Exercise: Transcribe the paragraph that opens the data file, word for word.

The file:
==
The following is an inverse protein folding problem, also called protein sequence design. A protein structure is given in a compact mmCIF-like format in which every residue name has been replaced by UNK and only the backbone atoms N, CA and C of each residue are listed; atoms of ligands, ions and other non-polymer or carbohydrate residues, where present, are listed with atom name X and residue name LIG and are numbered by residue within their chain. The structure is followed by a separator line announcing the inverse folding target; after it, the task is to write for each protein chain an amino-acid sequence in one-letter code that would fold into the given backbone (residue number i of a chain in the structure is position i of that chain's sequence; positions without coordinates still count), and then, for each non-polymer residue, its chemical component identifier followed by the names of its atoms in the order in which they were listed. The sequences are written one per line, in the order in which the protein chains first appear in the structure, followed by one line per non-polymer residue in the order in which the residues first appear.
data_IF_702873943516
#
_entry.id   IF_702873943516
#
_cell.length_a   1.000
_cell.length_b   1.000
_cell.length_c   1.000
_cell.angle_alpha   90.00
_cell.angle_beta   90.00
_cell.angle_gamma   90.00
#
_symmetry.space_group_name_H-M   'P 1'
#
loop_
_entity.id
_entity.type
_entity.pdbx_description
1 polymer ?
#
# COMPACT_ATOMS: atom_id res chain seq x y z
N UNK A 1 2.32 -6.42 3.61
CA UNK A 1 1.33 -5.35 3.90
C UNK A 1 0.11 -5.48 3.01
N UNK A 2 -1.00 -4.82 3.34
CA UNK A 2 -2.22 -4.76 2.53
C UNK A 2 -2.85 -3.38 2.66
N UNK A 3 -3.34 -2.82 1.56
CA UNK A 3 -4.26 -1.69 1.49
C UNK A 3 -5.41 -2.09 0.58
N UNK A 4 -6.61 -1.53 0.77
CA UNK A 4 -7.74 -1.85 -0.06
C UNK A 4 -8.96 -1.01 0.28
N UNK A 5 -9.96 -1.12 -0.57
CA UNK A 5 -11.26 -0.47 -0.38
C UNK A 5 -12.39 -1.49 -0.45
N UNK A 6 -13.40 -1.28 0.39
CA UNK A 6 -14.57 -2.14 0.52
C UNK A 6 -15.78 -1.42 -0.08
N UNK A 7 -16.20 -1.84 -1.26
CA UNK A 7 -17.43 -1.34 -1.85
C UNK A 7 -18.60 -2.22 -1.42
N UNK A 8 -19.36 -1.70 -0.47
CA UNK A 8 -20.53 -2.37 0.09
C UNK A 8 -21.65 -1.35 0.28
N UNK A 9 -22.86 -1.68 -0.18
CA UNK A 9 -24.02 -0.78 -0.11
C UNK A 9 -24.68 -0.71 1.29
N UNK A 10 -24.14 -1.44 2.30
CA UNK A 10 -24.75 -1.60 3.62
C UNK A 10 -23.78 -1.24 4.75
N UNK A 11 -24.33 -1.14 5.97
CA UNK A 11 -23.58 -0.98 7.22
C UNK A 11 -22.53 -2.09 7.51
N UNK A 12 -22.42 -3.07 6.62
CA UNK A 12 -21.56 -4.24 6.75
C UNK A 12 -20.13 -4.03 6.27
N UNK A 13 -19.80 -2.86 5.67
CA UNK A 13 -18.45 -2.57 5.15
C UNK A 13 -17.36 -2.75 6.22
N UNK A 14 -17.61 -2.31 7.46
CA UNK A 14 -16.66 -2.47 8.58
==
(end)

The following is an inverse protein folding problem, also called protein sequence design. A protein structure is given in a compact mmCIF-like format in which every residue name has been replaced by UNK and only the backbone atoms N, CA and C of each residue are listed; atoms of ligands, ions and other non-polymer or carbohydrate residues, where present, are listed with atom name X and residue name LIG and are numbered by residue within their chain. The structure is followed by a separator line announcing the inverse folding target; after it, the task is to write for each protein chain an amino-acid sequence in one-letter code that would fold into the given backbone (residue number i of a chain in the structure is position i of that chain's sequence; positions without coordinates still count), and then, for each non-polymer residue, its chemical component identifier followed by the names of its atoms in the order in which they were listed. The sequences are written one per line, in the order in which the protein chains first appear in the structure, followed by one line per non-polymer residue in the order in which the residues first appear.